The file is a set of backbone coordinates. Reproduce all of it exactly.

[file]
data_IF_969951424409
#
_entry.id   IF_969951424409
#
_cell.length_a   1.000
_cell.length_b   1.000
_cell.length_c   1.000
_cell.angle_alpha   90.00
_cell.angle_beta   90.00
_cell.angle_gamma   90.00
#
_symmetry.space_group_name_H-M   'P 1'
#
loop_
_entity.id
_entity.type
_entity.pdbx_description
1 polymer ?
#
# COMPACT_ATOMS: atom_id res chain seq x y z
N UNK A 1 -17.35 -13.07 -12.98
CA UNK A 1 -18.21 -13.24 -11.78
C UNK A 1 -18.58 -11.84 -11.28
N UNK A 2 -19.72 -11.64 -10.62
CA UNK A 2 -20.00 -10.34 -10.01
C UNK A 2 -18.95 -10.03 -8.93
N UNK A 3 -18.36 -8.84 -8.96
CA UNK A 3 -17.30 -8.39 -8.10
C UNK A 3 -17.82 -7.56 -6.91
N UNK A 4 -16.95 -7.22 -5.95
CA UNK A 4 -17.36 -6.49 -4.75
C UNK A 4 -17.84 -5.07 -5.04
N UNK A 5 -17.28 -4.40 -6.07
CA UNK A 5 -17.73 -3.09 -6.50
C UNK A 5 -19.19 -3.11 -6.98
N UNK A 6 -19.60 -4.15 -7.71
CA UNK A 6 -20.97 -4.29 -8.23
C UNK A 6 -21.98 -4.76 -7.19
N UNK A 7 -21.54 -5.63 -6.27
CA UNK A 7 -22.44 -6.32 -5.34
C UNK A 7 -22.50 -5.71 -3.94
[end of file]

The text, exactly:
data_IF_969951424409
#
_entry.id   IF_969951424409
#
_cell.length_a   1.000
_cell.length_b   1.000
_cell.length_c   1.000
_cell.angle_alpha   90.00
_cell.angle_beta   90.00
_cell.angle_gamma   90.00
#
_symmetry.space_group_name_H-M   'P 1'
#
loop_
_entity.id
_entity.type
_entity.pdbx_description
1 polymer ?
#
# COMPACT_ATOMS: atom_id res chain seq x y z
N UNK A 1 -17.35 -13.07 -12.98
CA UNK A 1 -18.21 -13.24 -11.78
C UNK A 1 -18.58 -11.84 -11.28
N UNK A 2 -19.72 -11.64 -10.62
CA UNK A 2 -20.00 -10.34 -10.01
C UNK A 2 -18.95 -10.03 -8.93
N UNK A 3 -18.36 -8.84 -8.96
CA UNK A 3 -17.30 -8.39 -8.10
C UNK A 3 -17.82 -7.56 -6.91
N UNK A 4 -16.95 -7.22 -5.95
CA UNK A 4 -17.36 -6.49 -4.75
C UNK A 4 -17.84 -5.07 -5.04
N UNK A 5 -17.28 -4.40 -6.07
CA UNK A 5 -17.73 -3.09 -6.50
C UNK A 5 -19.19 -3.11 -6.98
N UNK A 6 -19.60 -4.15 -7.71
CA UNK A 6 -20.97 -4.29 -8.23
C UNK A 6 -21.98 -4.76 -7.19
N UNK A 7 -21.54 -5.63 -6.27
CA UNK A 7 -22.44 -6.32 -5.34
C UNK A 7 -22.50 -5.71 -3.94